Continued on Page THREE

Fever Pitch by Nick Hornby

Fever Pitch is both an autobiography and a footballing bible rolled into one, winning the William Hill Sports Book of the Year in 1992.
Everyone knows about the book, so little needs to be said – but it makes the list because quite simply Hornby is an excellent writer – any football fan could associate with his stories of what the game meant to him, how it affected the rest of his life, from work to personal relationships, and how it shaped who he was. His story of growing up in a world that revolved around football is a familiar one for millions of us, and the climax to the story reminds us why we do what we do.


Broken Dreams: Tom Bower

Another one from the archives.
Broken Dreams is Bower’s controversial account of how some of the sport’s most high-profile managers and chairmen have been getting their snouts in the trough at the expense of their clubs and the game.
Focussing on the likes of Terry Venables, Brian Clough, Ken Bates and Harry Redknapp–and a huge cast of FA officials, club bigwigs and super-agents–Bower draws together threads from existing sources, with newly acquired information from over 200 interviews, weaving a compelling tale of vanity, greed and corruption at the heart of the football establishment.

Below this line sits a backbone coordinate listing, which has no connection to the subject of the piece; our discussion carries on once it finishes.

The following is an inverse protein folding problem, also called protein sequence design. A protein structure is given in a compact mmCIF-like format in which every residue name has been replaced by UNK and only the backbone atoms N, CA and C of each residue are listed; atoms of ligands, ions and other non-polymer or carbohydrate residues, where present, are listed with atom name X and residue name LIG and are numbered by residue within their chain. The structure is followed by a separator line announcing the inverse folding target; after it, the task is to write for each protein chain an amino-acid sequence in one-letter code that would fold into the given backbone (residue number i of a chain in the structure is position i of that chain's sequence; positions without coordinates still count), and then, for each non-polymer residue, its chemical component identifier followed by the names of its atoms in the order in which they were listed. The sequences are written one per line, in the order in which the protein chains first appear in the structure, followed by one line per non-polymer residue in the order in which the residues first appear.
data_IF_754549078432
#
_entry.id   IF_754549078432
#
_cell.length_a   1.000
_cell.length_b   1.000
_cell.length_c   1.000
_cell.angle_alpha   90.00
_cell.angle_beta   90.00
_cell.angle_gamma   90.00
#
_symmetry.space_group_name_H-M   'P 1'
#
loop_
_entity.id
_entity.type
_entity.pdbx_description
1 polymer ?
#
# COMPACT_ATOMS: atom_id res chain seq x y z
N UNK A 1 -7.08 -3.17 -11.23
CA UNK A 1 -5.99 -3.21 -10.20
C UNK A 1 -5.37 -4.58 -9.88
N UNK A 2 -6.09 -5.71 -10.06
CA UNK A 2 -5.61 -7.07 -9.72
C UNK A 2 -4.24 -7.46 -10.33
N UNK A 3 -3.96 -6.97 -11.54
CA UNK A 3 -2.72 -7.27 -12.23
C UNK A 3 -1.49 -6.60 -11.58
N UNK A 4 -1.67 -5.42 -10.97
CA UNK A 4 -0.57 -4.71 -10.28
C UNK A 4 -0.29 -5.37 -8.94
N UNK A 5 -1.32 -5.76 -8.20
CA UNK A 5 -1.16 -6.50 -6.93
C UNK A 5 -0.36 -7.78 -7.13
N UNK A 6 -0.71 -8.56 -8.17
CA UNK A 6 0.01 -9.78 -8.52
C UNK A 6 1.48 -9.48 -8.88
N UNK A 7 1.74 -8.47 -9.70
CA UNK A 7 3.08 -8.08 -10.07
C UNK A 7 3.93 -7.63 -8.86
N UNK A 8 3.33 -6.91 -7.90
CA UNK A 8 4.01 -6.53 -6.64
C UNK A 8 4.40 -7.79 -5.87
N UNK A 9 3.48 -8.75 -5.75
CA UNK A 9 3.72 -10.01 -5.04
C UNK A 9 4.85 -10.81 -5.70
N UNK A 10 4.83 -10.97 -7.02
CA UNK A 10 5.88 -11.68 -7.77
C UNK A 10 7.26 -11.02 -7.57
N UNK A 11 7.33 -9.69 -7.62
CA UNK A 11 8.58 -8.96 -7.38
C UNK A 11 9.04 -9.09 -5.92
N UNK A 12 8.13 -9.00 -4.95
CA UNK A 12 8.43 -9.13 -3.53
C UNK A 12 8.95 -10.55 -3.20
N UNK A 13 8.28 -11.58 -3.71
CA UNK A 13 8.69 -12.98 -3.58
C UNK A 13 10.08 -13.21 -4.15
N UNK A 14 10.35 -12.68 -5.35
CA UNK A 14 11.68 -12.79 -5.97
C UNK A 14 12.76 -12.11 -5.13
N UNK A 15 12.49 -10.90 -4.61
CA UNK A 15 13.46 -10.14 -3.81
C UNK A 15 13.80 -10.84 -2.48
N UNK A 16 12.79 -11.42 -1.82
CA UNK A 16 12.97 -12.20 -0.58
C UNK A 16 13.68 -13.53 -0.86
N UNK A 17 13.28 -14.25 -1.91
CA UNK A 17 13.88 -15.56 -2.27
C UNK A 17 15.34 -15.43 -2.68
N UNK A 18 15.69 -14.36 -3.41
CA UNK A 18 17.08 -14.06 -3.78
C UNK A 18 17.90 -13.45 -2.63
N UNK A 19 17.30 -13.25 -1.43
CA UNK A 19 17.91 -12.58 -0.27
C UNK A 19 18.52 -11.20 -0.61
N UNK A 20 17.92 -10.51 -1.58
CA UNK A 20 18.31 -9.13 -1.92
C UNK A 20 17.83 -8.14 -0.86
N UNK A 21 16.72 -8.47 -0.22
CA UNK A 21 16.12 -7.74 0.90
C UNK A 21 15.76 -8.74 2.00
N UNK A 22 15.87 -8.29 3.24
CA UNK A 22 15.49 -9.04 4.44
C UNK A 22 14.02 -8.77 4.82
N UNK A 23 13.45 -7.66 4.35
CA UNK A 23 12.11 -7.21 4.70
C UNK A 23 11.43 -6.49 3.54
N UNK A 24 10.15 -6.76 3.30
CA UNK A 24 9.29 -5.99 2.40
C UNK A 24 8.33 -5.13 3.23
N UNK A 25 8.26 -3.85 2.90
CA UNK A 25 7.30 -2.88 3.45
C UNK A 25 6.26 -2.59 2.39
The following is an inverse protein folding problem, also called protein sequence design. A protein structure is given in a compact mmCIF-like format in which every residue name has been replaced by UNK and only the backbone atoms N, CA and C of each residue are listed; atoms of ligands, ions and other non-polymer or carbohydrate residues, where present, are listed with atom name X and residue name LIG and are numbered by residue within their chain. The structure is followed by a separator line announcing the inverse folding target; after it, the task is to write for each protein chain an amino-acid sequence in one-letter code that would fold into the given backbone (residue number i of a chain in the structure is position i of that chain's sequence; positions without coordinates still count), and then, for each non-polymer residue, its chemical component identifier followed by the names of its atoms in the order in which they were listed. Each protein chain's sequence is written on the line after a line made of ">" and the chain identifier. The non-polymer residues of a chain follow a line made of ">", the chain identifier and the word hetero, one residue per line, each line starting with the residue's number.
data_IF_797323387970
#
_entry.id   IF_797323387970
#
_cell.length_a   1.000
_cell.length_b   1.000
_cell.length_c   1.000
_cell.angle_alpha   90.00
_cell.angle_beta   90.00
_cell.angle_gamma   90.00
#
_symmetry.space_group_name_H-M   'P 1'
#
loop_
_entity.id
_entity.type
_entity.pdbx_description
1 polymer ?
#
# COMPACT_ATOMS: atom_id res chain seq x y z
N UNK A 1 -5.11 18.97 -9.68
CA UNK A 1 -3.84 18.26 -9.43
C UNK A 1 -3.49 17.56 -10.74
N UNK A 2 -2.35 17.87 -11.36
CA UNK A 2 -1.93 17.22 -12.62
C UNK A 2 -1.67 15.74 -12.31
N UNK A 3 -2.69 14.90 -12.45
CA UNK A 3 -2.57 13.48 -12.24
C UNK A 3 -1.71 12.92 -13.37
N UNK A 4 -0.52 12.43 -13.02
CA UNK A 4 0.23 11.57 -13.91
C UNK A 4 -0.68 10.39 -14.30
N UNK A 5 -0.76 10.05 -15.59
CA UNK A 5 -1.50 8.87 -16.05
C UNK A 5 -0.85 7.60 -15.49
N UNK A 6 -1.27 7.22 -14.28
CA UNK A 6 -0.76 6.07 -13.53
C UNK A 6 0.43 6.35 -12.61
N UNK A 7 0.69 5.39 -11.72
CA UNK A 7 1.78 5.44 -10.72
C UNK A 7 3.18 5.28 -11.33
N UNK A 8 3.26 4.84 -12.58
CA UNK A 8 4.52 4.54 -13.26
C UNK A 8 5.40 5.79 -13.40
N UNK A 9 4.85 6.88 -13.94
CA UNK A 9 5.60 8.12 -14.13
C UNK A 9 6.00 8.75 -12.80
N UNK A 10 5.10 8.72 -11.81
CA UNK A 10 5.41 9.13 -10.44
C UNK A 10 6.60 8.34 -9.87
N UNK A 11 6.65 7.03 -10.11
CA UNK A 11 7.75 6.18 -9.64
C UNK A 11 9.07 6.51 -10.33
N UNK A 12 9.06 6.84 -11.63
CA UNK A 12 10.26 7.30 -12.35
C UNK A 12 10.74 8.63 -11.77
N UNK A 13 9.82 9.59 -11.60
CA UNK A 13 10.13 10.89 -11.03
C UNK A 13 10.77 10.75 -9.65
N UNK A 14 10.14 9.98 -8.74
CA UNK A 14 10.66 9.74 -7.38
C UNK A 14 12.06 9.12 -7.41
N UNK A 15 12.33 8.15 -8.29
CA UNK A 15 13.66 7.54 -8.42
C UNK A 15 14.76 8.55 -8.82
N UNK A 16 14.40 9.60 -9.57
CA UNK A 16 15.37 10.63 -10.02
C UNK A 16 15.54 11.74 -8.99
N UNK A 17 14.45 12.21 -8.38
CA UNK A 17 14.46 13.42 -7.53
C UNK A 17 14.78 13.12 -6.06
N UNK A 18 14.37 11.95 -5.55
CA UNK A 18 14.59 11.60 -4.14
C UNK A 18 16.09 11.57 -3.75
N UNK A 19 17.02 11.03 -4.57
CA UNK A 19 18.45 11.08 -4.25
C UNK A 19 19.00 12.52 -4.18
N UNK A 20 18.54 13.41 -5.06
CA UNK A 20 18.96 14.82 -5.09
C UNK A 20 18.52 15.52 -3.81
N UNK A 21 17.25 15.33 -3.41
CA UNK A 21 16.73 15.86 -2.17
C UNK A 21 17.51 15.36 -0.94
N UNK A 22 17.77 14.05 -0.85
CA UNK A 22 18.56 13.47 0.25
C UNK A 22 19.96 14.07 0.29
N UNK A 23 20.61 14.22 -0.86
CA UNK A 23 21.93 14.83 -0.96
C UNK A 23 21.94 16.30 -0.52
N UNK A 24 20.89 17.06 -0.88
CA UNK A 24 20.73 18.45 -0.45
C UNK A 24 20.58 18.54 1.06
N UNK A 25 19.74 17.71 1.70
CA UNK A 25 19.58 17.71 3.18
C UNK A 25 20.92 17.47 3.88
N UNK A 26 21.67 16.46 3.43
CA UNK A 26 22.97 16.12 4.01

The book is a real eye-opener, raising serious doubts over the characters of many of the nation’s most famous footballing names. We read of missing money in Redknapp transfer deals, Ken Bates’ disastrous business decisions and Terry Venables’ even worse business dealings. But there’s lots more about the murkier side of the sport, of what goes on behind the scenes, the extent to which money tarnishes the actions of those that run the game and our clubs, the bungs, the missing money – and even to this day much of what it has to say is relevant. Little has changed.
Another William Hill Sports Book of the Year, in 2003.


Football Grounds of England – Simon Inglis

Does what it says on the cover – lots of pictures of football grounds, and how they developed (though not up to date by many a year). What’s not to like?

What else should be on the list?